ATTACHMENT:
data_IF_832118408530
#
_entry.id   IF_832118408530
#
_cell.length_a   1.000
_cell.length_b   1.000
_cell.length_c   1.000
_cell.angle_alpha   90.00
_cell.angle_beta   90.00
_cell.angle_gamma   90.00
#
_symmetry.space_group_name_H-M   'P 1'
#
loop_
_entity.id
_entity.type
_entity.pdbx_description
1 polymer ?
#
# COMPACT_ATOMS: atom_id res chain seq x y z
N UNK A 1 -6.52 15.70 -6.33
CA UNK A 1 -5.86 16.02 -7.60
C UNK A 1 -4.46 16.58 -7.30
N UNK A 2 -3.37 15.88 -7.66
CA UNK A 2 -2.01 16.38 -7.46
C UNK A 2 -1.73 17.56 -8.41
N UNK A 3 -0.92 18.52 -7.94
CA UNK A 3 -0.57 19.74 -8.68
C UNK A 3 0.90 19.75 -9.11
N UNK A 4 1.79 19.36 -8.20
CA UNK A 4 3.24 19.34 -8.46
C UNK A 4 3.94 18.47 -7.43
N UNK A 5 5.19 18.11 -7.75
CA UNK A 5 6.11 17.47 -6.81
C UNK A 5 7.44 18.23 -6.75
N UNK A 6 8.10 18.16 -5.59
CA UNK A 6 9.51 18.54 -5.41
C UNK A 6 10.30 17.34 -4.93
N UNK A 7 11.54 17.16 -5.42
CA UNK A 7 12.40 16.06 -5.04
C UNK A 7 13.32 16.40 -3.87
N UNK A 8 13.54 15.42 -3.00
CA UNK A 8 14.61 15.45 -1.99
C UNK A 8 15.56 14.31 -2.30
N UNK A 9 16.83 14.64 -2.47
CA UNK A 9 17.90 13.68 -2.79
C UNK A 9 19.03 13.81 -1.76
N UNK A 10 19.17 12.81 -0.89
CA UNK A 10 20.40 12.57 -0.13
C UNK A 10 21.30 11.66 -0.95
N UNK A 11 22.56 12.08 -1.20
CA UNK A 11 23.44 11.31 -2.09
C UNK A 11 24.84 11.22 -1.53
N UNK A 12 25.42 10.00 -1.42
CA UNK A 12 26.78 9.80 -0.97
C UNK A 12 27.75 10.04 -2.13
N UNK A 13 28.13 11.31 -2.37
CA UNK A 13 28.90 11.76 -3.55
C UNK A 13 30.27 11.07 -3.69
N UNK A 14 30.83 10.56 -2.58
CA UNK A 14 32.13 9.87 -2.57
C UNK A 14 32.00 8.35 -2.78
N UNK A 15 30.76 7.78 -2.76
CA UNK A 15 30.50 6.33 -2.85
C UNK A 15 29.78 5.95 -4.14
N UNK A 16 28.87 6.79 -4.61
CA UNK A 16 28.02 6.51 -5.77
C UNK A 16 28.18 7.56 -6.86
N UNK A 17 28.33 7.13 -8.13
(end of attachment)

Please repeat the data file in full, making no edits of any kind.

data_IF_832118408530
#
_entry.id   IF_832118408530
#
_cell.length_a   1.000
_cell.length_b   1.000
_cell.length_c   1.000
_cell.angle_alpha   90.00
_cell.angle_beta   90.00
_cell.angle_gamma   90.00
#
_symmetry.space_group_name_H-M   'P 1'
#
loop_
_entity.id
_entity.type
_entity.pdbx_description
1 polymer ?
#
# COMPACT_ATOMS: atom_id res chain seq x y z
N UNK A 1 -6.52 15.70 -6.33
CA UNK A 1 -5.86 16.02 -7.60
C UNK A 1 -4.46 16.58 -7.30
N UNK A 2 -3.37 15.88 -7.66
CA UNK A 2 -2.01 16.38 -7.46
C UNK A 2 -1.73 17.56 -8.41
N UNK A 3 -0.92 18.52 -7.94
CA UNK A 3 -0.57 19.74 -8.68
C UNK A 3 0.90 19.75 -9.11
N UNK A 4 1.79 19.36 -8.20
CA UNK A 4 3.24 19.34 -8.46
C UNK A 4 3.94 18.47 -7.43
N UNK A 5 5.19 18.11 -7.75
CA UNK A 5 6.11 17.47 -6.81
C UNK A 5 7.44 18.23 -6.75
N UNK A 6 8.10 18.16 -5.59
CA UNK A 6 9.51 18.54 -5.41
C UNK A 6 10.30 17.34 -4.93
N UNK A 7 11.54 17.16 -5.42
CA UNK A 7 12.40 16.06 -5.04
C UNK A 7 13.32 16.40 -3.87
N UNK A 8 13.54 15.42 -3.00
CA UNK A 8 14.61 15.45 -1.99
C UNK A 8 15.56 14.31 -2.30
N UNK A 9 16.83 14.64 -2.47
CA UNK A 9 17.90 13.68 -2.79
C UNK A 9 19.03 13.81 -1.76
N UNK A 10 19.17 12.81 -0.89
CA UNK A 10 20.40 12.57 -0.13
C UNK A 10 21.30 11.66 -0.95
N UNK A 11 22.56 12.08 -1.20
CA UNK A 11 23.44 11.31 -2.09
C UNK A 11 24.84 11.22 -1.53
N UNK A 12 25.42 10.00 -1.42
CA UNK A 12 26.78 9.80 -0.97
C UNK A 12 27.75 10.04 -2.13
N UNK A 13 28.13 11.31 -2.37
CA UNK A 13 28.90 11.76 -3.55
C UNK A 13 30.27 11.07 -3.69
N UNK A 14 30.83 10.56 -2.58
CA UNK A 14 32.13 9.87 -2.57
C UNK A 14 32.00 8.35 -2.78
N UNK A 15 30.76 7.78 -2.76
CA UNK A 15 30.50 6.33 -2.85
C UNK A 15 29.78 5.95 -4.14
N UNK A 16 28.87 6.79 -4.61
CA UNK A 16 28.02 6.51 -5.77
C UNK A 16 28.18 7.56 -6.86
N UNK A 17 28.33 7.13 -8.13